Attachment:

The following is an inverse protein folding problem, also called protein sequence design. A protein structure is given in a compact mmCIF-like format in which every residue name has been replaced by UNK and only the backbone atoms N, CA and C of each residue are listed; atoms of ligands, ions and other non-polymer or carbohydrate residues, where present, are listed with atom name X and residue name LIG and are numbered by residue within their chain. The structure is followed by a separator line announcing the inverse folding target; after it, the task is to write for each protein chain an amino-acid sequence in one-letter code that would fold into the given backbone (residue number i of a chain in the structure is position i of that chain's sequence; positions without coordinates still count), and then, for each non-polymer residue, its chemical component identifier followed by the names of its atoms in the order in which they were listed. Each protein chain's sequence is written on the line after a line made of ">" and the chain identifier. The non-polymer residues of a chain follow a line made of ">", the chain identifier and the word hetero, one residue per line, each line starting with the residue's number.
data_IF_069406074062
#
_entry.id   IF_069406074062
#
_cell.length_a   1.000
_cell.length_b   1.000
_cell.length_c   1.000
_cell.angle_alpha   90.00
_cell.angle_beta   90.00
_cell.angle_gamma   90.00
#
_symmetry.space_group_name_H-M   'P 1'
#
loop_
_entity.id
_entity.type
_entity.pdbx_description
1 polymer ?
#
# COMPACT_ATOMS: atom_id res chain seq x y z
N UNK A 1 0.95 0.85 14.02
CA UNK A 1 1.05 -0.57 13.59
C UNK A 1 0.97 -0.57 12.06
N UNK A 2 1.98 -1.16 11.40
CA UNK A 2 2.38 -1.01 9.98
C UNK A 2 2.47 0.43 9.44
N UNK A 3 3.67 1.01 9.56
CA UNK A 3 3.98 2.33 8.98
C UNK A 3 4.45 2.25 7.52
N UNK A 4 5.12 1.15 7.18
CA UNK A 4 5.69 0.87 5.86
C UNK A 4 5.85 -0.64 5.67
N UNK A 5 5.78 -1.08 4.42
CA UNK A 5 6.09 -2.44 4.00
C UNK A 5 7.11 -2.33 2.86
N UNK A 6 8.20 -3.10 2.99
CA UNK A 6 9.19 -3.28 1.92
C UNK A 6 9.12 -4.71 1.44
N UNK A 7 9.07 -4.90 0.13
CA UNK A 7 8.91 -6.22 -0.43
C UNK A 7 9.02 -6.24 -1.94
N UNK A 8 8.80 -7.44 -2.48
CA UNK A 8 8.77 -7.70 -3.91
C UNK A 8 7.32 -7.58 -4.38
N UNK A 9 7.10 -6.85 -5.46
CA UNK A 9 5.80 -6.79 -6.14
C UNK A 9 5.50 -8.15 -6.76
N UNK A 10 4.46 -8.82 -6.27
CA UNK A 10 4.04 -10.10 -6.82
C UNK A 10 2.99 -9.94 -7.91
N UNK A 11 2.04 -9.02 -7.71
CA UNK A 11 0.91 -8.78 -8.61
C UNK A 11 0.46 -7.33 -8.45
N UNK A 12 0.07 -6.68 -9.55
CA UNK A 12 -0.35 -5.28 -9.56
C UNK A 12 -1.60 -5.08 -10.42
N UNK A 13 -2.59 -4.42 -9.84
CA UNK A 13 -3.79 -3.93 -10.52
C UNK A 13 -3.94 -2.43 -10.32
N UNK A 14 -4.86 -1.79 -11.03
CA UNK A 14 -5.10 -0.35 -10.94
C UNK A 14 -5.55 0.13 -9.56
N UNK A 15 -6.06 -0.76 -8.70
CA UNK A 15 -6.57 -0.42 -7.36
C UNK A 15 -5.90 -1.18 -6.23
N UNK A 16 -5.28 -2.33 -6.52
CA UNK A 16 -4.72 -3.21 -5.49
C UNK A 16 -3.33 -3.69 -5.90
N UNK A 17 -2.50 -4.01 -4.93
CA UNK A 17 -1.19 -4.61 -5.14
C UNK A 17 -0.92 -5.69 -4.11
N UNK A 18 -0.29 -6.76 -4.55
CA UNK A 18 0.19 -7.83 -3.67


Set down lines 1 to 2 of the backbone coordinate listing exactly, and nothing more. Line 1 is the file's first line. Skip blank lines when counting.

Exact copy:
The following is an inverse protein folding problem, also called protein sequence design. A protein structure is given in a compact mmCIF-like format in which every residue name has been replaced by UNK and only the backbone atoms N, CA and C of each residue are listed; atoms of ligands, ions and other non-polymer or carbohydrate residues, where present, are listed with atom name X and residue name LIG and are numbered by residue within their chain. The structure is followed by a separator line announcing the inverse folding target; after it, the task is to write for each protein chain an amino-acid sequence in one-letter code that would fold into the given backbone (residue number i of a chain in the structure is position i of that chain's sequence; positions without coordinates still count), and then, for each non-polymer residue, its chemical component identifier followed by the names of its atoms in the order in which they were listed. Each protein chain's sequence is written on the line after a line made of ">" and the chain identifier. The non-polymer residues of a chain follow a line made of ">", the chain identifier and the word hetero, one residue per line, each line starting with the residue's number.
data_IF_069406074062